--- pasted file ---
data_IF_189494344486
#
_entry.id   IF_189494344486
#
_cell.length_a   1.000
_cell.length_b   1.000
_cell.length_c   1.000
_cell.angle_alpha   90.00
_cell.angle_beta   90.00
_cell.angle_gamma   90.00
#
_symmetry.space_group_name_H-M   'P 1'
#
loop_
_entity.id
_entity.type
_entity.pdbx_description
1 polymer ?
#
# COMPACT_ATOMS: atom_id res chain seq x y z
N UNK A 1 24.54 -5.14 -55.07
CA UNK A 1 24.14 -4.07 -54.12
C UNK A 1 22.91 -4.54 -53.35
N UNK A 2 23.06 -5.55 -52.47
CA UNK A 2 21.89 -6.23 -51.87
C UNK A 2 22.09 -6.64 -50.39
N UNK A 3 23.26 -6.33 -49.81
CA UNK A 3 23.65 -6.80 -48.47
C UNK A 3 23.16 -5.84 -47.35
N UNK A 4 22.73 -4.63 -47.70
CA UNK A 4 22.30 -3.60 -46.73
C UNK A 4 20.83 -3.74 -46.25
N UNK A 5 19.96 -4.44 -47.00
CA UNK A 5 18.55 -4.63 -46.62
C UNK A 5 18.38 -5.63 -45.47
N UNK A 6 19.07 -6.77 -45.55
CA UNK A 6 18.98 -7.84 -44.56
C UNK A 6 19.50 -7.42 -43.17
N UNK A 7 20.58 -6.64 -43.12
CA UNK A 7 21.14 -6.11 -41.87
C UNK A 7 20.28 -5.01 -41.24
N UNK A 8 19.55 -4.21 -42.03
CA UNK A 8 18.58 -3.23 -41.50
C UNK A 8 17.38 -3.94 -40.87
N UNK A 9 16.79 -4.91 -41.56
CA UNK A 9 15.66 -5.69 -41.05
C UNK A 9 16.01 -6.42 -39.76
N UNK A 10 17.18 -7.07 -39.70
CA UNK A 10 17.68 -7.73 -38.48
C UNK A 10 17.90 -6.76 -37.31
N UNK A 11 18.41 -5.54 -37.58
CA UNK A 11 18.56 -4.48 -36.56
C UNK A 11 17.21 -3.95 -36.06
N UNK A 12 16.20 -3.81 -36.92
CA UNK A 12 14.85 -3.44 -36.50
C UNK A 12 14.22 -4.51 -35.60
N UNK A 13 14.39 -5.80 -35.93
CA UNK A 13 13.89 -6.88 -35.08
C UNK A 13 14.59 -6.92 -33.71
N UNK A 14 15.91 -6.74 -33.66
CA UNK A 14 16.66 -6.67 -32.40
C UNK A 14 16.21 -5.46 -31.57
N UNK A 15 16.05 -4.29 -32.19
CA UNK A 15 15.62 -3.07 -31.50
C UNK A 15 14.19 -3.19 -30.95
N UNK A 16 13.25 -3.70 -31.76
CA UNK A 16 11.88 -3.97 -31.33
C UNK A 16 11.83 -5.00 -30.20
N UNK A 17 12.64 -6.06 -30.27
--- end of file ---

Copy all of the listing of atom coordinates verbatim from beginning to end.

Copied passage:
data_IF_189494344486
#
_entry.id   IF_189494344486
#
_cell.length_a   1.000
_cell.length_b   1.000
_cell.length_c   1.000
_cell.angle_alpha   90.00
_cell.angle_beta   90.00
_cell.angle_gamma   90.00
#
_symmetry.space_group_name_H-M   'P 1'
#
loop_
_entity.id
_entity.type
_entity.pdbx_description
1 polymer ?
#
# COMPACT_ATOMS: atom_id res chain seq x y z
N UNK A 1 24.54 -5.14 -55.07
CA UNK A 1 24.14 -4.07 -54.12
C UNK A 1 22.91 -4.54 -53.35
N UNK A 2 23.06 -5.55 -52.47
CA UNK A 2 21.89 -6.23 -51.87
C UNK A 2 22.09 -6.64 -50.39
N UNK A 3 23.26 -6.33 -49.81
CA UNK A 3 23.65 -6.80 -48.47
C UNK A 3 23.16 -5.84 -47.35
N UNK A 4 22.73 -4.63 -47.70
CA UNK A 4 22.30 -3.60 -46.73
C UNK A 4 20.83 -3.74 -46.25
N UNK A 5 19.96 -4.44 -47.00
CA UNK A 5 18.55 -4.63 -46.62
C UNK A 5 18.38 -5.63 -45.47
N UNK A 6 19.07 -6.77 -45.55
CA UNK A 6 18.98 -7.84 -44.56
C UNK A 6 19.50 -7.42 -43.17
N UNK A 7 20.58 -6.64 -43.12
CA UNK A 7 21.14 -6.11 -41.87
C UNK A 7 20.28 -5.01 -41.24
N UNK A 8 19.55 -4.21 -42.03
CA UNK A 8 18.58 -3.23 -41.50
C UNK A 8 17.38 -3.94 -40.87
N UNK A 9 16.79 -4.91 -41.56
CA UNK A 9 15.66 -5.69 -41.05
C UNK A 9 16.01 -6.42 -39.76
N UNK A 10 17.18 -7.07 -39.70
CA UNK A 10 17.68 -7.73 -38.48
C UNK A 10 17.90 -6.76 -37.31
N UNK A 11 18.41 -5.54 -37.58
CA UNK A 11 18.56 -4.48 -36.56
C UNK A 11 17.21 -3.95 -36.06
N UNK A 12 16.20 -3.81 -36.92
CA UNK A 12 14.85 -3.44 -36.50
C UNK A 12 14.22 -4.51 -35.60
N UNK A 13 14.39 -5.80 -35.93
CA UNK A 13 13.89 -6.88 -35.08
C UNK A 13 14.59 -6.92 -33.71
N UNK A 14 15.91 -6.74 -33.66
CA UNK A 14 16.66 -6.67 -32.40
C UNK A 14 16.21 -5.46 -31.57
N UNK A 15 16.05 -4.29 -32.19
CA UNK A 15 15.62 -3.07 -31.50
C UNK A 15 14.19 -3.19 -30.95
N UNK A 16 13.25 -3.70 -31.76
CA UNK A 16 11.88 -3.97 -31.33
C UNK A 16 11.83 -5.00 -30.20
N UNK A 17 12.64 -6.06 -30.27